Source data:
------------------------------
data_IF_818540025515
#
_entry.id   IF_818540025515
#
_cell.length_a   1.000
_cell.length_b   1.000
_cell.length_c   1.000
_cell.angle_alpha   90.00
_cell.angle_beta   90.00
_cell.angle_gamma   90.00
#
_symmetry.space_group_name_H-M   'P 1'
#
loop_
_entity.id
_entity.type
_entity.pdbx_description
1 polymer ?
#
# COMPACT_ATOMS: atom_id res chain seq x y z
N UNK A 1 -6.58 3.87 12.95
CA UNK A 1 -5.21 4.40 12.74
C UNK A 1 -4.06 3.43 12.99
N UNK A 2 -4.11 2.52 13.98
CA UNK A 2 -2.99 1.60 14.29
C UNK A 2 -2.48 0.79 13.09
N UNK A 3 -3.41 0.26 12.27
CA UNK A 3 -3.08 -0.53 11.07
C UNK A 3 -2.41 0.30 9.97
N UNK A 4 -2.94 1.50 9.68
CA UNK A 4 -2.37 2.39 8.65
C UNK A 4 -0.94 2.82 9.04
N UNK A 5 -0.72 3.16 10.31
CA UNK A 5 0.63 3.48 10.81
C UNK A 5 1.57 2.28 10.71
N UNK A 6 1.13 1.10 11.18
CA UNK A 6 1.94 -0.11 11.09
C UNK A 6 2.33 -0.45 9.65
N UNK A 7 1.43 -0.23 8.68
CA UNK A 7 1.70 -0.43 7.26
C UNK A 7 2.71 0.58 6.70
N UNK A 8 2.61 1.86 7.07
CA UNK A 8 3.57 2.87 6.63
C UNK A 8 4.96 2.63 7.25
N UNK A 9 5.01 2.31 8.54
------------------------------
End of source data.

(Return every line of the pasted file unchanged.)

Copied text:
data_IF_818540025515
#
_entry.id   IF_818540025515
#
_cell.length_a   1.000
_cell.length_b   1.000
_cell.length_c   1.000
_cell.angle_alpha   90.00
_cell.angle_beta   90.00
_cell.angle_gamma   90.00
#
_symmetry.space_group_name_H-M   'P 1'
#
loop_
_entity.id
_entity.type
_entity.pdbx_description
1 polymer ?
#
# COMPACT_ATOMS: atom_id res chain seq x y z
N UNK A 1 -6.58 3.87 12.95
CA UNK A 1 -5.21 4.40 12.74
C UNK A 1 -4.06 3.43 12.99
N UNK A 2 -4.11 2.52 13.98
CA UNK A 2 -2.99 1.60 14.29
C UNK A 2 -2.48 0.79 13.09
N UNK A 3 -3.41 0.26 12.27
CA UNK A 3 -3.08 -0.53 11.07
C UNK A 3 -2.41 0.30 9.97
N UNK A 4 -2.94 1.50 9.68
CA UNK A 4 -2.37 2.39 8.65
C UNK A 4 -0.94 2.82 9.04
N UNK A 5 -0.72 3.16 10.31
CA UNK A 5 0.63 3.48 10.81
C UNK A 5 1.57 2.28 10.71
N UNK A 6 1.13 1.10 11.18
CA UNK A 6 1.94 -0.11 11.09
C UNK A 6 2.33 -0.45 9.65
N UNK A 7 1.43 -0.23 8.68
CA UNK A 7 1.70 -0.43 7.26
C UNK A 7 2.71 0.58 6.70
N UNK A 8 2.61 1.86 7.07
CA UNK A 8 3.57 2.87 6.63
C UNK A 8 4.96 2.63 7.25
N UNK A 9 5.01 2.31 8.54